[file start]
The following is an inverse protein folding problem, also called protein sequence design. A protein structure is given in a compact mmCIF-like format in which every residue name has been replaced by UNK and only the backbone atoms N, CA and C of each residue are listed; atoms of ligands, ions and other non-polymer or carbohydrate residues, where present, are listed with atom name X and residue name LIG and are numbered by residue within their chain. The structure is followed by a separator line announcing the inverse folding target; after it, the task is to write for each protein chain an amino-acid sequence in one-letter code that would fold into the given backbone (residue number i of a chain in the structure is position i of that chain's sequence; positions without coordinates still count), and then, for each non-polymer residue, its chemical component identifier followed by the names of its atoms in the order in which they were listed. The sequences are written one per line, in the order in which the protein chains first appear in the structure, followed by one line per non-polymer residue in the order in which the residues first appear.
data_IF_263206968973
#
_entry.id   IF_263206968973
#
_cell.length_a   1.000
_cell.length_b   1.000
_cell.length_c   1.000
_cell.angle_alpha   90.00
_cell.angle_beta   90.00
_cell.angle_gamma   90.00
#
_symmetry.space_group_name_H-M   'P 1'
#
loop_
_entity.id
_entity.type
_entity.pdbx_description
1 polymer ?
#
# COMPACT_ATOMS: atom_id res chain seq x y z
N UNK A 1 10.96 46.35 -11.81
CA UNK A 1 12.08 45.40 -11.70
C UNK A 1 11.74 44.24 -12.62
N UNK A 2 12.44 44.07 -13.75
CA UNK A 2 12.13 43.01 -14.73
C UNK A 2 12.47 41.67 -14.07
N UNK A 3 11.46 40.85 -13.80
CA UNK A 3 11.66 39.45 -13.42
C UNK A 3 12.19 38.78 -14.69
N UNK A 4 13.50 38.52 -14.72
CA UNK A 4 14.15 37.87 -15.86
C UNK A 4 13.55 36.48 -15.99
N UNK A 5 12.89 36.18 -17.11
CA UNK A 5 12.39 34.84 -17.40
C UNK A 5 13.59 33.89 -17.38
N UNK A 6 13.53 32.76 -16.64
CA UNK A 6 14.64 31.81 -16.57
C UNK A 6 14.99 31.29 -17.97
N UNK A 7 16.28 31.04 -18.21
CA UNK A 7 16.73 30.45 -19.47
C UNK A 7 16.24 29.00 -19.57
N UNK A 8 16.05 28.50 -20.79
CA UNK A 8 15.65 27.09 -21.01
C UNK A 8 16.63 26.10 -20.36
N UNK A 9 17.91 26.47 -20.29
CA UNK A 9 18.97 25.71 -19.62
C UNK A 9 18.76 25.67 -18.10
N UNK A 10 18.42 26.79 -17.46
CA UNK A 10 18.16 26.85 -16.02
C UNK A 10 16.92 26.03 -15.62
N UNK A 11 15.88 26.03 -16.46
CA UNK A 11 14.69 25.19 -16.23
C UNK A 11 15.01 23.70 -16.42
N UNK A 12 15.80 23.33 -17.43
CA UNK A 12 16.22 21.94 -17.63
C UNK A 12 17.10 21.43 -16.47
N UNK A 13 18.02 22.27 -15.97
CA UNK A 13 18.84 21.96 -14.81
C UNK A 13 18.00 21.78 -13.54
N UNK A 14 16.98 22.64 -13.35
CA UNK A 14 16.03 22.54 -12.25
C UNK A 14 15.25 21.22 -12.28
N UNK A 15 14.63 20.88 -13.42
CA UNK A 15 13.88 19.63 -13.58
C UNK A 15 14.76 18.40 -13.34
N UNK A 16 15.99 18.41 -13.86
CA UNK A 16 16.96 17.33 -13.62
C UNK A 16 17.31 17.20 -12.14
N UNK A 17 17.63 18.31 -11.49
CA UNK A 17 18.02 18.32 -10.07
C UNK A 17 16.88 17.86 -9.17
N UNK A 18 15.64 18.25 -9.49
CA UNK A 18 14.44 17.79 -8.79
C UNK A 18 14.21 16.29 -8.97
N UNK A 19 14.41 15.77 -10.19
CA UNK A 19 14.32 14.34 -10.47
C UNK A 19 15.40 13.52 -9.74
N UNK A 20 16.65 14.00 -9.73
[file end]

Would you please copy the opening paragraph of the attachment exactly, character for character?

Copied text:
The following is an inverse protein folding problem, also called protein sequence design. A protein structure is given in a compact mmCIF-like format in which every residue name has been replaced by UNK and only the backbone atoms N, CA and C of each residue are listed; atoms of ligands, ions and other non-polymer or carbohydrate residues, where present, are listed with atom name X and residue name LIG and are numbered by residue within their chain. The structure is followed by a separator line announcing the inverse folding target; after it, the task is to write for each protein chain an amino-acid sequence in one-letter code that would fold into the given backbone (residue number i of a chain in the structure is position i of that chain's sequence; positions without coordinates still count), and then, for each non-polymer residue, its chemical component identifier followed by the names of its atoms in the order in which they were listed. The sequences are written one per line, in the order in which the protein chains first appear in the structure, followed by one line per non-polymer residue in the order in which the residues first appear.